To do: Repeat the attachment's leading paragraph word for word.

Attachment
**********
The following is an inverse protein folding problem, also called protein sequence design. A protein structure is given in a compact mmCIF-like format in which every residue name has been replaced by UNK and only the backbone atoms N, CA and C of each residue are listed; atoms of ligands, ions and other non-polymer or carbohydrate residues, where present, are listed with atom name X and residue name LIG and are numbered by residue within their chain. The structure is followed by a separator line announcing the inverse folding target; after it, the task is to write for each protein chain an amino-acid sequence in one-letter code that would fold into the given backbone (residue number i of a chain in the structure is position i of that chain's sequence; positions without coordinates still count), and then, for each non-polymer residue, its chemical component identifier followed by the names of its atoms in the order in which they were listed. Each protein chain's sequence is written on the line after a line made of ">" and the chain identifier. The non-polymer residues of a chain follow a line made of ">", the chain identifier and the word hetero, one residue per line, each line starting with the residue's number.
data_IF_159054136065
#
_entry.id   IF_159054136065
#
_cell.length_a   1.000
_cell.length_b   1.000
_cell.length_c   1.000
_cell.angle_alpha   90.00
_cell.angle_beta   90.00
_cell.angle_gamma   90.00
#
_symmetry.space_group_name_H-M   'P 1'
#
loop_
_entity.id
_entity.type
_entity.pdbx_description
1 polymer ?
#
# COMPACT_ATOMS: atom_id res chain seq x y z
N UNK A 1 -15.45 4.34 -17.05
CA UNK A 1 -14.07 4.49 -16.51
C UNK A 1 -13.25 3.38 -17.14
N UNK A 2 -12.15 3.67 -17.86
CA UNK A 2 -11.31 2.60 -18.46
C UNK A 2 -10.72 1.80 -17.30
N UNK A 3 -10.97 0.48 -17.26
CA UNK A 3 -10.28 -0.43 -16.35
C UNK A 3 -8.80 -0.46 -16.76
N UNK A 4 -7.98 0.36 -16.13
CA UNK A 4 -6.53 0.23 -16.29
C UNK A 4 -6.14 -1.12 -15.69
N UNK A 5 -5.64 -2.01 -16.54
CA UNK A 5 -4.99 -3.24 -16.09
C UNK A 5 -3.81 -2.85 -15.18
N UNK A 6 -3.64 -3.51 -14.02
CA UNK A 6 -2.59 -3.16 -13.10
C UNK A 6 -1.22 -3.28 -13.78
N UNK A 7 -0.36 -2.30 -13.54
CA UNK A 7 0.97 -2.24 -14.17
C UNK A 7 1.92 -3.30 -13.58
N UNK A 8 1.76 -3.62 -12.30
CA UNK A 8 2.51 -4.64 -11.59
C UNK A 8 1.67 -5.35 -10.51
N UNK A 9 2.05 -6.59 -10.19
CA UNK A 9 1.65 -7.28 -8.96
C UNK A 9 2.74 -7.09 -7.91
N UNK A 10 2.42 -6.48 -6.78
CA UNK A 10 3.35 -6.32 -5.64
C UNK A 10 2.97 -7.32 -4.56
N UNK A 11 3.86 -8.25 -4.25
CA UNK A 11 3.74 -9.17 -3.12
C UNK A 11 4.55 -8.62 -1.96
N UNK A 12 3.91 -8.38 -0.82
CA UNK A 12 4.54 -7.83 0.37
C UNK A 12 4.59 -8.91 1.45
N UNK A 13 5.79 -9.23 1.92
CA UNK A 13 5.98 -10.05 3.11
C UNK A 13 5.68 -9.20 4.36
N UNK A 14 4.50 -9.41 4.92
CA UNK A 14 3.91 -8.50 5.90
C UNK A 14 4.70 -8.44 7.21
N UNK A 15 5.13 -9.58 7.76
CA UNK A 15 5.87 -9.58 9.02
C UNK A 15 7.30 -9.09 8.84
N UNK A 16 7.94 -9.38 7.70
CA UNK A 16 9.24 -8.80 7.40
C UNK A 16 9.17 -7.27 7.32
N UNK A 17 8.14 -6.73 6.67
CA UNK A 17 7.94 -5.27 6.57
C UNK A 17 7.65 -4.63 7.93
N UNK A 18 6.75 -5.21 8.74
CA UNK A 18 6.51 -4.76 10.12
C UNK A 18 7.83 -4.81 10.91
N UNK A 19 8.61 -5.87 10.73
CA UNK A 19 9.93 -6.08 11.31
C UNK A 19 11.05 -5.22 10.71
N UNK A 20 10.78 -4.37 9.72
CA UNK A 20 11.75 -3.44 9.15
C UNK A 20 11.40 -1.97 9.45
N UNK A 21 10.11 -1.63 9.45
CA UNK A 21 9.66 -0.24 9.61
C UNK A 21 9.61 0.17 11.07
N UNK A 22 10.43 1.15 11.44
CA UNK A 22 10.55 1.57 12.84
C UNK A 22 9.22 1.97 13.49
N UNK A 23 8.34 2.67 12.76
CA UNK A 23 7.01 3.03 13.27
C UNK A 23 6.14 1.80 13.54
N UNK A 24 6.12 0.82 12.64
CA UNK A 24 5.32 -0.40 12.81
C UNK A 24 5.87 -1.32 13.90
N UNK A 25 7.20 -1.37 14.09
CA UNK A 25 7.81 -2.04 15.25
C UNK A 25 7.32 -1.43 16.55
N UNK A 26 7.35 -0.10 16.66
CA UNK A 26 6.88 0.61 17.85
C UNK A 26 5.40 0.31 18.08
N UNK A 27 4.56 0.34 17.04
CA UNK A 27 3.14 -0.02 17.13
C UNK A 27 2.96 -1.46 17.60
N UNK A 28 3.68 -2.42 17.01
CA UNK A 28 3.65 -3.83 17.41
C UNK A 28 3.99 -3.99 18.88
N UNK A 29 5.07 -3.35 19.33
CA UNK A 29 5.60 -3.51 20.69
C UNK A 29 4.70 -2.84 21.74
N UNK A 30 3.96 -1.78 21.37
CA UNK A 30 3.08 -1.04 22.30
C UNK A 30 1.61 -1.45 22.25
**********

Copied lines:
The following is an inverse protein folding problem, also called protein sequence design. A protein structure is given in a compact mmCIF-like format in which every residue name has been replaced by UNK and only the backbone atoms N, CA and C of each residue are listed; atoms of ligands, ions and other non-polymer or carbohydrate residues, where present, are listed with atom name X and residue name LIG and are numbered by residue within their chain. The structure is followed by a separator line announcing the inverse folding target; after it, the task is to write for each protein chain an amino-acid sequence in one-letter code that would fold into the given backbone (residue number i of a chain in the structure is position i of that chain's sequence; positions without coordinates still count), and then, for each non-polymer residue, its chemical component identifier followed by the names of its atoms in the order in which they were listed. Each protein chain's sequence is written on the line after a line made of ">" and the chain identifier. The non-polymer residues of a chain follow a line made of ">", the chain identifier and the word hetero, one residue per line, each line starting with the residue's number.